Overall, the NTCA countries are not adequately equipped to receive new deportees. El Salvador’s preparations to receive them are almost entirely restricted to the monitoring of suspected gang activities. The National Assembly’s security commission has agreed on measures to track returnees accused of being street-gang members: over 500 suspected gang members have been sent back so far in 2017 to El Salvador, where high rates of violent crime and reported cases of extrajudicial execution of gang members complicate prospects of a return to peaceful civilian life.

Capacities to provide legal counsel, shelter, social reintegration or even transportation for returnees across the Northern Triangle are scant. Proposed legislation in Guatemala to strengthen the state’s readiness to protect migrants has stalled because of that country’s political crisis. In Honduras, the number of departing refugees and arriving deportees is the highest in the NTCA, but its government is concentrating on the president’s re-election campaign and on activating its own protocols against deported gang members.

Recommendations to the European Union and its member states

The more U.S. concerns about security and the economic effects of mass migration continue to drive a restrictive immigration policy, the more important it will be – from both a humanitarian and regional stability perspective – for the U.S. and its partners to help generate economic opportunities, better governance and broader social protection south of the U.S. border. That was the logic behind the “Alliance for Prosperity”, which the Obama administration established jointly with the NTCA governments and pursuant to which some $1.3 billion have been allocated to Central America in the 2017 and 2018 federal budgets. Today, that logic is at risk. A June 2017 high-level summit in Miami on prosperity and security in the NTCA, heralded a far stronger emphasis on security issues at the expense of recognition of the humanitarian emergency related to undocumented migration.

While the European Union (EU)’s role is limited due to the U.S.’s overwhelming influence in the region, it nonetheless could strengthen humanitarian responses and press for a more informed, integral approach to the protection of migrants, especially women and children. Migration forms a significant part of the EU’s cooperation with Latin America. The 2015 EU-CELAC Action Plan as well as the 2014-2020 Multiannual Indicative Regional Programme for Latin America include migration management and the protection of migrant rights as action points. So far, the EU’s initiatives in this field have focused on Latin America as a whole. However, the evolving migration dynamics in the NTCA call for a more targeted response. The EU should adapt its priorities in Central America and promote migration policies that focus on the protection and integration of migrants.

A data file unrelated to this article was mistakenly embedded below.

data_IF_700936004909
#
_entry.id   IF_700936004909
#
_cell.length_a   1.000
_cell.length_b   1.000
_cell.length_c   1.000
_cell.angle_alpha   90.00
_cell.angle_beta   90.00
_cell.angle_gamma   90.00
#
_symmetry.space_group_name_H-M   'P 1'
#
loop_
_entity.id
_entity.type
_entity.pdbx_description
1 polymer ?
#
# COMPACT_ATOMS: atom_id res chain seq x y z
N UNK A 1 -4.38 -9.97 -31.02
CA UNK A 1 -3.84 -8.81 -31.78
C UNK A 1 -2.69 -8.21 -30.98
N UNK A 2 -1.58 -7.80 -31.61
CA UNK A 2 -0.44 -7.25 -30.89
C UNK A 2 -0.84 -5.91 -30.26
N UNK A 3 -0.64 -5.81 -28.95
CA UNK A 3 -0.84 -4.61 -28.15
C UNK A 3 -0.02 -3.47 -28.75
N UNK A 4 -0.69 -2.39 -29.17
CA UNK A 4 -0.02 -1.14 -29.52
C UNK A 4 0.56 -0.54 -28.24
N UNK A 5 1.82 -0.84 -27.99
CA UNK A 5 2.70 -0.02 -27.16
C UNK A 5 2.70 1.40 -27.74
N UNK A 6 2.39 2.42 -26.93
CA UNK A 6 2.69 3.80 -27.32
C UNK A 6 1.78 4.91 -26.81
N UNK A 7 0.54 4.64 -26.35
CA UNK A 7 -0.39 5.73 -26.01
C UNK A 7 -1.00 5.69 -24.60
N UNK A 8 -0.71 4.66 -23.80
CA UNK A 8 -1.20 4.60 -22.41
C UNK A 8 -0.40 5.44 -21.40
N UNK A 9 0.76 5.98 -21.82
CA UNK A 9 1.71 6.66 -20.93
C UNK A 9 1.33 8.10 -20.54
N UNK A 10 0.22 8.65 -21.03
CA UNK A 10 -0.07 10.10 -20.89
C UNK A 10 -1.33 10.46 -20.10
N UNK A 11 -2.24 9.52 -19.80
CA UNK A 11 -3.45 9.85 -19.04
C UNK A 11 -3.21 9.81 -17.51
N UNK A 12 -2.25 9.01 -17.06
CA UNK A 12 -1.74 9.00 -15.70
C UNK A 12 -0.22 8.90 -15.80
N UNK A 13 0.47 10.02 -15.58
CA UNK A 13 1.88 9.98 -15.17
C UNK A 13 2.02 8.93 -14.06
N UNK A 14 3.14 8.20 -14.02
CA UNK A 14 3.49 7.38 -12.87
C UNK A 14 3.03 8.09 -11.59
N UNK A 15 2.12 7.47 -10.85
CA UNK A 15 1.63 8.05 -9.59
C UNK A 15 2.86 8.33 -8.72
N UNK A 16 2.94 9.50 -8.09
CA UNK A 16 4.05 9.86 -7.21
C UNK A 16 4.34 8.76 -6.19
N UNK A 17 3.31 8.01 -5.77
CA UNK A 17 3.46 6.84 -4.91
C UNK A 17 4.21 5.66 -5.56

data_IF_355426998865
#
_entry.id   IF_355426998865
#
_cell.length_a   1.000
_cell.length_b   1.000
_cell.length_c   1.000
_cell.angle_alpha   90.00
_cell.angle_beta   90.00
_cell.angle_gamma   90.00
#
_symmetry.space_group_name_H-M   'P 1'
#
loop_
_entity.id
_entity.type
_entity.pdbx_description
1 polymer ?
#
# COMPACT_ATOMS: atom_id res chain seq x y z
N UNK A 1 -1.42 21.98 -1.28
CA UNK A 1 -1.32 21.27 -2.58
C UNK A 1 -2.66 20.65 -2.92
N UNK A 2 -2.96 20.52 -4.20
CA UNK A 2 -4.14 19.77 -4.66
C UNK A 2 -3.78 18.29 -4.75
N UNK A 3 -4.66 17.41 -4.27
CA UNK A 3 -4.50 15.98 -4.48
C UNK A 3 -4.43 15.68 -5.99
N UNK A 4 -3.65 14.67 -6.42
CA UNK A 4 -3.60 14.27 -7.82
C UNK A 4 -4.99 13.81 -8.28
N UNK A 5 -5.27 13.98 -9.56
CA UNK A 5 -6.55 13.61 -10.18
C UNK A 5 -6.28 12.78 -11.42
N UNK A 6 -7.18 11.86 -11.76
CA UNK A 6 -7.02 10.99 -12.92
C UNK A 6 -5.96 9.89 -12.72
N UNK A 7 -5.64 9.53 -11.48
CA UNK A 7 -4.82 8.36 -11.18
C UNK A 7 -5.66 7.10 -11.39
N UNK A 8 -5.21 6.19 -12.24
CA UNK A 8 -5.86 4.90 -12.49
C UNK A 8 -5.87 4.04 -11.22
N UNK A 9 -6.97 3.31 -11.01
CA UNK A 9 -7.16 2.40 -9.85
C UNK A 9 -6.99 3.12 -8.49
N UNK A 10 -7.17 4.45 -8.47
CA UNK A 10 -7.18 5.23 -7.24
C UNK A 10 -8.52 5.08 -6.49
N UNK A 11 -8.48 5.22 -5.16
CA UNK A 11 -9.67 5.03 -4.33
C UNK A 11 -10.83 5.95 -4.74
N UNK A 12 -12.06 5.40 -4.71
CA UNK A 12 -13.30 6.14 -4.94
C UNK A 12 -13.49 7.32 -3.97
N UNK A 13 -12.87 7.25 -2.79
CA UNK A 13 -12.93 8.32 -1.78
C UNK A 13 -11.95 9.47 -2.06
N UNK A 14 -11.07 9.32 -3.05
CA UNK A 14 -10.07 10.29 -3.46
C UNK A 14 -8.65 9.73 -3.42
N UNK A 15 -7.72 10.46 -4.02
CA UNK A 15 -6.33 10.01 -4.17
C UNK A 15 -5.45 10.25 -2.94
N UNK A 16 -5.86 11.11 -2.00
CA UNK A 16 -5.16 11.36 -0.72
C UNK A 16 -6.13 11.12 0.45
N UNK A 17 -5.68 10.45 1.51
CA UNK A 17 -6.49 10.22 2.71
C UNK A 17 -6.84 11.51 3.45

Technical assistance and capacity-building support for the under-resourced Central American consulates situated on the migrant route through Mexico would help ensure better protection for those in transit.

The EU should support Mexican and Northern Triangle authorities in their efforts to strengthen oversight of security agencies and state institutions working on migrant issues. Technical assistance and capacity-building support for the under-resourced Central American consulates situated on the migrant route through Mexico would help ensure better protection for those in transit. The initiative MIgration EU eXpertise (MIEUX), a peer-to-peer experts’ facility that supports partner countries to better manage migration through tailor-made assistance, can be a useful platform and starting point for the exchange of expertise and best practices.

The EU could also boost technical support to expand refugee processing of NTCA nationals in neighbouring countries (mainly Belize and Costa Rica), particularly minors, and ensure regional governments and NGOs provide adequate shelter to those awaiting decisions. Financial and logistical support to neighbouring countries such as Panama and Costa Rica, as well as to other Latin American countries that agree to take a share of refugees, would help cushion the impact of increasingly forbidding U.S. immigration policies.

All in all, the EU should continue to pursue an approach to Central America grounded in supporting community violence prevention, institutional reform and poverty alleviation. Perhaps most urgently, it should assist the three Northern Triangle countries in developing new programs to help them reintegrate deportees, including through initiatives to help them access health care, training, employment and psychosocial support when necessary.